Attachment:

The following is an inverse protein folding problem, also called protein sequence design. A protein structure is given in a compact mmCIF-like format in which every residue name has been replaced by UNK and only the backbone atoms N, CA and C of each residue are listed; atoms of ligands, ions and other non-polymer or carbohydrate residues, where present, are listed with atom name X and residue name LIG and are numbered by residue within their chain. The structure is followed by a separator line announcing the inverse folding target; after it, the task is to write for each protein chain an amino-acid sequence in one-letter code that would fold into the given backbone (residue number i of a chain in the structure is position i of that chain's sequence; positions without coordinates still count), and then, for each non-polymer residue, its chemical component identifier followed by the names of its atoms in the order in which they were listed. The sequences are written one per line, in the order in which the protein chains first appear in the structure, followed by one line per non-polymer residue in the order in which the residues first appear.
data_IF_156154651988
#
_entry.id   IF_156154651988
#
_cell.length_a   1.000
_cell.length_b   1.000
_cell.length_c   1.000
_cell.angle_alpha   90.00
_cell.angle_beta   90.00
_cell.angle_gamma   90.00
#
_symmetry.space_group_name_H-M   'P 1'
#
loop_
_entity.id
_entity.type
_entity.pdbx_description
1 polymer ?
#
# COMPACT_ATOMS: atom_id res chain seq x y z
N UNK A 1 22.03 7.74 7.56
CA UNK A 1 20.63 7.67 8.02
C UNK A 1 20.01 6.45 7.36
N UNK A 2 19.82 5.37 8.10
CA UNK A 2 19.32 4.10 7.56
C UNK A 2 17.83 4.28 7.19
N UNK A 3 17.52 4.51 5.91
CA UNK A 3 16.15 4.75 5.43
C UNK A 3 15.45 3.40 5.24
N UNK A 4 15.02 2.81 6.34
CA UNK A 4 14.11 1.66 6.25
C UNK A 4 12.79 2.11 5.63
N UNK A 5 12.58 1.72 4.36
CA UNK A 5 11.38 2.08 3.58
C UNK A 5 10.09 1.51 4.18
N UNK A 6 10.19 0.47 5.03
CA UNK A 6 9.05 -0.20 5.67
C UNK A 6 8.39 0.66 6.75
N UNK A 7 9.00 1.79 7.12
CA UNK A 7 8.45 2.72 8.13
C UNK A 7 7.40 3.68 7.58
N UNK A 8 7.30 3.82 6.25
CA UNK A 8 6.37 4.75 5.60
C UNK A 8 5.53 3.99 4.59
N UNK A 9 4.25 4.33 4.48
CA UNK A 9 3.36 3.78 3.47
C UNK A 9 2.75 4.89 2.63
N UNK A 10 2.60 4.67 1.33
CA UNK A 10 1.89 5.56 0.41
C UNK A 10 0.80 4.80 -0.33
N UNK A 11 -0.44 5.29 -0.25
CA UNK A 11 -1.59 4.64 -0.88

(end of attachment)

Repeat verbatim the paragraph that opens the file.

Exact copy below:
The following is an inverse protein folding problem, also called protein sequence design. A protein structure is given in a compact mmCIF-like format in which every residue name has been replaced by UNK and only the backbone atoms N, CA and C of each residue are listed; atoms of ligands, ions and other non-polymer or carbohydrate residues, where present, are listed with atom name X and residue name LIG and are numbered by residue within their chain. The structure is followed by a separator line announcing the inverse folding target; after it, the task is to write for each protein chain an amino-acid sequence in one-letter code that would fold into the given backbone (residue number i of a chain in the structure is position i of that chain's sequence; positions without coordinates still count), and then, for each non-polymer residue, its chemical component identifier followed by the names of its atoms in the order in which they were listed. The sequences are written one per line, in the order in which the protein chains first appear in the structure, followed by one line per non-polymer residue in the order in which the residues first appear.